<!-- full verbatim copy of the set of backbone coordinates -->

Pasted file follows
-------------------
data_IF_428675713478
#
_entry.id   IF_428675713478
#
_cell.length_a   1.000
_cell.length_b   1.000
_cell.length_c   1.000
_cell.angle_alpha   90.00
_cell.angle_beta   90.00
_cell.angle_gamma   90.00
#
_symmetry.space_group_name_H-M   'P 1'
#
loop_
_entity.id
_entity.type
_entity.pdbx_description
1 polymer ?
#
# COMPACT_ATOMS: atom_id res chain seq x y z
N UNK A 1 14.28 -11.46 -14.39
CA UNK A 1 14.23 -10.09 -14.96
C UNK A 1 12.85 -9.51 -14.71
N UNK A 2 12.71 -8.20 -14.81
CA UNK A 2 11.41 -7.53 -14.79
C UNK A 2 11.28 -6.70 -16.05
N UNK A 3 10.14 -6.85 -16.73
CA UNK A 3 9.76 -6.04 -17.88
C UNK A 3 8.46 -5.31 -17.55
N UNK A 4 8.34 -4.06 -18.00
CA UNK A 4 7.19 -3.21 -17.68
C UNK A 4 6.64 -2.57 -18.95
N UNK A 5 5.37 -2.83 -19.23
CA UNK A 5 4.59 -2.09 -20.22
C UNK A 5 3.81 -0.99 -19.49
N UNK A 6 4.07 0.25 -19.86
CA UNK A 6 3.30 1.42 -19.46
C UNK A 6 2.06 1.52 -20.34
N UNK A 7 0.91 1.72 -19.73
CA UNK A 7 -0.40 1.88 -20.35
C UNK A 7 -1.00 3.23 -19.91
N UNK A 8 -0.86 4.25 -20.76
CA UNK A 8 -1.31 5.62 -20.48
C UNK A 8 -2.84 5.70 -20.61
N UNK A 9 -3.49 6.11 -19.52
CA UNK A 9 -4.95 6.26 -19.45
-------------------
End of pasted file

data_IF_428675713478
#
_entry.id   IF_428675713478
#
_cell.length_a   1.000
_cell.length_b   1.000
_cell.length_c   1.000
_cell.angle_alpha   90.00
_cell.angle_beta   90.00
_cell.angle_gamma   90.00
#
_symmetry.space_group_name_H-M   'P 1'
#
loop_
_entity.id
_entity.type
_entity.pdbx_description
1 polymer ?
#
# COMPACT_ATOMS: atom_id res chain seq x y z
N UNK A 1 14.28 -11.46 -14.39
CA UNK A 1 14.23 -10.09 -14.96
C UNK A 1 12.85 -9.51 -14.71
N UNK A 2 12.71 -8.20 -14.81
CA UNK A 2 11.41 -7.53 -14.79
C UNK A 2 11.28 -6.70 -16.05
N UNK A 3 10.14 -6.85 -16.73
CA UNK A 3 9.76 -6.04 -17.88
C UNK A 3 8.46 -5.31 -17.55
N UNK A 4 8.34 -4.06 -18.00
CA UNK A 4 7.19 -3.21 -17.68
C UNK A 4 6.64 -2.57 -18.95
N UNK A 5 5.37 -2.83 -19.23
CA UNK A 5 4.59 -2.09 -20.22
C UNK A 5 3.81 -0.99 -19.49
N UNK A 6 4.07 0.25 -19.86
CA UNK A 6 3.30 1.42 -19.46
C UNK A 6 2.06 1.52 -20.34
N UNK A 7 0.91 1.72 -19.73
CA UNK A 7 -0.40 1.88 -20.35
C UNK A 7 -1.00 3.23 -19.91
N UNK A 8 -0.86 4.25 -20.76
CA UNK A 8 -1.31 5.62 -20.48
C UNK A 8 -2.84 5.70 -20.61
N UNK A 9 -3.49 6.11 -19.52
CA UNK A 9 -4.95 6.26 -19.45